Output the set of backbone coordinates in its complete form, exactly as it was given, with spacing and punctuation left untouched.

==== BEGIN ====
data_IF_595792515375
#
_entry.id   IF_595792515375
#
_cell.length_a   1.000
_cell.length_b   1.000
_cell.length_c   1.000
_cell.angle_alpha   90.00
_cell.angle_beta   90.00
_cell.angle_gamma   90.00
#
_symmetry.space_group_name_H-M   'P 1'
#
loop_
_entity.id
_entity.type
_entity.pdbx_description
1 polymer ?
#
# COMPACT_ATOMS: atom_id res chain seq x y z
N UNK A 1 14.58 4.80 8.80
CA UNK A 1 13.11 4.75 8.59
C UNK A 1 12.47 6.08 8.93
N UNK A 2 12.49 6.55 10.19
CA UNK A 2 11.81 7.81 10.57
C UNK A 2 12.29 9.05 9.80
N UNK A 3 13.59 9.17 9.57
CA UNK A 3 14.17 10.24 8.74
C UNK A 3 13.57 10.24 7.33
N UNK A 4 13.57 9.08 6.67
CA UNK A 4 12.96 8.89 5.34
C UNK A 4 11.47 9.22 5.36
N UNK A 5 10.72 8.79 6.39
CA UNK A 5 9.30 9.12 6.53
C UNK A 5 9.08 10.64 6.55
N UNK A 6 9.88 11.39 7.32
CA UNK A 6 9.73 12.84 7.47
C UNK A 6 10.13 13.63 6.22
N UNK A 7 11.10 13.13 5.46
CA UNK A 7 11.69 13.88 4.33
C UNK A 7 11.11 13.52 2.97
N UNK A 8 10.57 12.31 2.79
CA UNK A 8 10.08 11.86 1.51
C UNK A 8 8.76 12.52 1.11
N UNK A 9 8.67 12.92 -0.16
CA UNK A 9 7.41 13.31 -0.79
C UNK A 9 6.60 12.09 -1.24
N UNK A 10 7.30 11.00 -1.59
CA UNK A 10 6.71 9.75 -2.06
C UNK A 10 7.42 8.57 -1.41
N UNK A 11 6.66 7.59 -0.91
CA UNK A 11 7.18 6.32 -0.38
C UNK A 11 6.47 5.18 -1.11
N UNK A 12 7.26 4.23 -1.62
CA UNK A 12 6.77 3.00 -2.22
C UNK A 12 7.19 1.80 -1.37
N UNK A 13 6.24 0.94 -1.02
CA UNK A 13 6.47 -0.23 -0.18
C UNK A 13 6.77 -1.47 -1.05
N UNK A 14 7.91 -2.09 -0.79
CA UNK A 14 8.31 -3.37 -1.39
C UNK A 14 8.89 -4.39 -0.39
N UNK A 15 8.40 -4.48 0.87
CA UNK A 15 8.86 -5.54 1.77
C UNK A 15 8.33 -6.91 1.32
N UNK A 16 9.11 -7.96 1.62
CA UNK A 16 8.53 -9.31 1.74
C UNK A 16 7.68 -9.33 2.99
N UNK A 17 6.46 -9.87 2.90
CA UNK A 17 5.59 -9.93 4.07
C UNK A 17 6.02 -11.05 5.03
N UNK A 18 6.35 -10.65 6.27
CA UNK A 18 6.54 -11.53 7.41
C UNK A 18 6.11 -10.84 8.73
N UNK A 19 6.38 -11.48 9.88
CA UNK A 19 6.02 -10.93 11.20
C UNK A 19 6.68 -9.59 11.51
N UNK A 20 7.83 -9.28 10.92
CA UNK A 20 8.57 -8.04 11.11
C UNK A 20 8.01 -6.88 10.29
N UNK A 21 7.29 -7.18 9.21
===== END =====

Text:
data_IF_595792515375
#
_entry.id   IF_595792515375
#
_cell.length_a   1.000
_cell.length_b   1.000
_cell.length_c   1.000
_cell.angle_alpha   90.00
_cell.angle_beta   90.00
_cell.angle_gamma   90.00
#
_symmetry.space_group_name_H-M   'P 1'
#
loop_
_entity.id
_entity.type
_entity.pdbx_description
1 polymer ?
#
# COMPACT_ATOMS: atom_id res chain seq x y z
N UNK A 1 14.58 4.80 8.80
CA UNK A 1 13.11 4.75 8.59
C UNK A 1 12.47 6.08 8.93
N UNK A 2 12.49 6.55 10.19
CA UNK A 2 11.81 7.81 10.57
C UNK A 2 12.29 9.05 9.80
N UNK A 3 13.59 9.17 9.57
CA UNK A 3 14.17 10.24 8.74
C UNK A 3 13.57 10.24 7.33
N UNK A 4 13.57 9.08 6.67
CA UNK A 4 12.96 8.89 5.34
C UNK A 4 11.47 9.22 5.36
N UNK A 5 10.72 8.79 6.39
CA UNK A 5 9.30 9.12 6.53
C UNK A 5 9.08 10.64 6.55
N UNK A 6 9.88 11.39 7.32
CA UNK A 6 9.73 12.84 7.47
C UNK A 6 10.13 13.63 6.22
N UNK A 7 11.10 13.13 5.46
CA UNK A 7 11.69 13.88 4.33
C UNK A 7 11.11 13.52 2.97
N UNK A 8 10.57 12.31 2.79
CA UNK A 8 10.08 11.86 1.51
C UNK A 8 8.76 12.52 1.11
N UNK A 9 8.67 12.92 -0.16
CA UNK A 9 7.41 13.31 -0.79
C UNK A 9 6.60 12.09 -1.24
N UNK A 10 7.30 11.00 -1.59
CA UNK A 10 6.71 9.75 -2.06
C UNK A 10 7.42 8.57 -1.41
N UNK A 11 6.66 7.59 -0.91
CA UNK A 11 7.18 6.32 -0.38
C UNK A 11 6.47 5.18 -1.11
N UNK A 12 7.26 4.23 -1.62
CA UNK A 12 6.77 3.00 -2.22
C UNK A 12 7.19 1.80 -1.37
N UNK A 13 6.24 0.94 -1.02
CA UNK A 13 6.47 -0.23 -0.18
C UNK A 13 6.77 -1.47 -1.05
N UNK A 14 7.91 -2.09 -0.79
CA UNK A 14 8.31 -3.37 -1.39
C UNK A 14 8.89 -4.39 -0.39
N UNK A 15 8.40 -4.48 0.87
CA UNK A 15 8.86 -5.54 1.77
C UNK A 15 8.33 -6.91 1.32
N UNK A 16 9.11 -7.96 1.62
CA UNK A 16 8.53 -9.31 1.74
C UNK A 16 7.68 -9.33 2.99
N UNK A 17 6.46 -9.87 2.90
CA UNK A 17 5.59 -9.93 4.07
C UNK A 17 6.02 -11.05 5.03
N UNK A 18 6.35 -10.65 6.27
CA UNK A 18 6.54 -11.53 7.41
C UNK A 18 6.11 -10.84 8.73
N UNK A 19 6.38 -11.48 9.88
CA UNK A 19 6.02 -10.93 11.20
C UNK A 19 6.68 -9.59 11.51
N UNK A 20 7.83 -9.28 10.92
CA UNK A 20 8.57 -8.04 11.11
C UNK A 20 8.01 -6.88 10.29
N UNK A 21 7.29 -7.18 9.21